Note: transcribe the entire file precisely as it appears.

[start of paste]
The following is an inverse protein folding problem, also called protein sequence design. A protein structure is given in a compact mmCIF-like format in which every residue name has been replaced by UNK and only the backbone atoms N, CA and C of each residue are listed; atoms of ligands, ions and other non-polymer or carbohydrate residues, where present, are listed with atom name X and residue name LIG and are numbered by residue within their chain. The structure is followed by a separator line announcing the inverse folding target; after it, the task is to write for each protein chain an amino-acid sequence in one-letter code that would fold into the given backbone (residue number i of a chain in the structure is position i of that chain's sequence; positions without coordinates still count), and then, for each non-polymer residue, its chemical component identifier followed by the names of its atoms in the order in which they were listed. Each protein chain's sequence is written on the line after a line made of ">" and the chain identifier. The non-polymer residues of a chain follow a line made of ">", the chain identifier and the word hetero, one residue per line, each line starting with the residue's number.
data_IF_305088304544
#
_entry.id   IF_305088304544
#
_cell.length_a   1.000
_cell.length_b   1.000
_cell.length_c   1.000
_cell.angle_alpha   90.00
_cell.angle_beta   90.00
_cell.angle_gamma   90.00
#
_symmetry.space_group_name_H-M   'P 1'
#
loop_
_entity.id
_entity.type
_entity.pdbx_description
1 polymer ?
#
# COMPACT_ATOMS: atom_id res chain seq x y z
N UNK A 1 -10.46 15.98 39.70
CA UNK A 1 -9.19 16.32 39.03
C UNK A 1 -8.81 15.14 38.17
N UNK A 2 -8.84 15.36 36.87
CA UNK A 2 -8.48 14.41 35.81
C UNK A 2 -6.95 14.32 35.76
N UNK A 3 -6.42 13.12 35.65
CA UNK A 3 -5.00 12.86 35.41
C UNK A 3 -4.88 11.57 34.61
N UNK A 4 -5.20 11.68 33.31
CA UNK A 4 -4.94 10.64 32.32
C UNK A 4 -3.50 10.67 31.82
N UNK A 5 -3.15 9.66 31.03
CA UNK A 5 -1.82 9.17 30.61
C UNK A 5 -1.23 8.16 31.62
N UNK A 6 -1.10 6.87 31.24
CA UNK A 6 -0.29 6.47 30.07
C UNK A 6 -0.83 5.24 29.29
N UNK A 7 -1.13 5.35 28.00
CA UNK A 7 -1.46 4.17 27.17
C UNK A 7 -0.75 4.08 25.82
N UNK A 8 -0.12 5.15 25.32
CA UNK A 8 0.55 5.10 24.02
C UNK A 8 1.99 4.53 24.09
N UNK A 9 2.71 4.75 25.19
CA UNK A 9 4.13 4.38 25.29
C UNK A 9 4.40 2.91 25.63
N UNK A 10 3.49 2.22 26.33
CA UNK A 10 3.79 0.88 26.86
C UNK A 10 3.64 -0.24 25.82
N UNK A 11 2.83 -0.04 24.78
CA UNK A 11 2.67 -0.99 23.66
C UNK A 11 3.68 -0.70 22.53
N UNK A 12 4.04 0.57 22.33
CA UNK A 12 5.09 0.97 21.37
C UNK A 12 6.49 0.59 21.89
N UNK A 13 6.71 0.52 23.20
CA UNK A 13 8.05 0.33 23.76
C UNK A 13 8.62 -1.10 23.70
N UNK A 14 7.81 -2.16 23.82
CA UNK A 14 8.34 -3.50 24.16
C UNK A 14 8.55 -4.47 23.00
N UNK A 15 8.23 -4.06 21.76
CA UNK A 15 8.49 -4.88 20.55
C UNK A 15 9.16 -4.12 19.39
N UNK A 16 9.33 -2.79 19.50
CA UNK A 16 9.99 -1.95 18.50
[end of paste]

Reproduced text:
The following is an inverse protein folding problem, also called protein sequence design. A protein structure is given in a compact mmCIF-like format in which every residue name has been replaced by UNK and only the backbone atoms N, CA and C of each residue are listed; atoms of ligands, ions and other non-polymer or carbohydrate residues, where present, are listed with atom name X and residue name LIG and are numbered by residue within their chain. The structure is followed by a separator line announcing the inverse folding target; after it, the task is to write for each protein chain an amino-acid sequence in one-letter code that would fold into the given backbone (residue number i of a chain in the structure is position i of that chain's sequence; positions without coordinates still count), and then, for each non-polymer residue, its chemical component identifier followed by the names of its atoms in the order in which they were listed. Each protein chain's sequence is written on the line after a line made of ">" and the chain identifier. The non-polymer residues of a chain follow a line made of ">", the chain identifier and the word hetero, one residue per line, each line starting with the residue's number.
data_IF_305088304544
#
_entry.id   IF_305088304544
#
_cell.length_a   1.000
_cell.length_b   1.000
_cell.length_c   1.000
_cell.angle_alpha   90.00
_cell.angle_beta   90.00
_cell.angle_gamma   90.00
#
_symmetry.space_group_name_H-M   'P 1'
#
loop_
_entity.id
_entity.type
_entity.pdbx_description
1 polymer ?
#
# COMPACT_ATOMS: atom_id res chain seq x y z
N UNK A 1 -10.46 15.98 39.70
CA UNK A 1 -9.19 16.32 39.03
C UNK A 1 -8.81 15.14 38.17
N UNK A 2 -8.84 15.36 36.87
CA UNK A 2 -8.48 14.41 35.81
C UNK A 2 -6.95 14.32 35.76
N UNK A 3 -6.42 13.12 35.65
CA UNK A 3 -5.00 12.86 35.41
C UNK A 3 -4.88 11.57 34.61
N UNK A 4 -5.20 11.68 33.31
CA UNK A 4 -4.94 10.64 32.32
C UNK A 4 -3.50 10.67 31.82
N UNK A 5 -3.15 9.66 31.03
CA UNK A 5 -1.82 9.17 30.61
C UNK A 5 -1.23 8.16 31.62
N UNK A 6 -1.10 6.87 31.24
CA UNK A 6 -0.29 6.47 30.07
C UNK A 6 -0.83 5.24 29.29
N UNK A 7 -1.13 5.35 28.00
CA UNK A 7 -1.46 4.17 27.17
C UNK A 7 -0.75 4.08 25.82
N UNK A 8 -0.12 5.15 25.32
CA UNK A 8 0.55 5.10 24.02
C UNK A 8 1.99 4.53 24.09
N UNK A 9 2.71 4.75 25.19
CA UNK A 9 4.13 4.38 25.29
C UNK A 9 4.40 2.91 25.63
N UNK A 10 3.49 2.22 26.33
CA UNK A 10 3.79 0.88 26.86
C UNK A 10 3.64 -0.24 25.82
N UNK A 11 2.83 -0.04 24.78
CA UNK A 11 2.67 -0.99 23.66
C UNK A 11 3.68 -0.70 22.53
N UNK A 12 4.04 0.57 22.33
CA UNK A 12 5.09 0.97 21.37
C UNK A 12 6.49 0.59 21.89
N UNK A 13 6.71 0.52 23.20
CA UNK A 13 8.05 0.33 23.76
C UNK A 13 8.62 -1.10 23.70
N UNK A 14 7.81 -2.16 23.82
CA UNK A 14 8.34 -3.50 24.16
C UNK A 14 8.55 -4.47 23.00
N UNK A 15 8.23 -4.06 21.76
CA UNK A 15 8.49 -4.88 20.55
C UNK A 15 9.16 -4.12 19.39
N UNK A 16 9.33 -2.79 19.50
CA UNK A 16 9.99 -1.95 18.50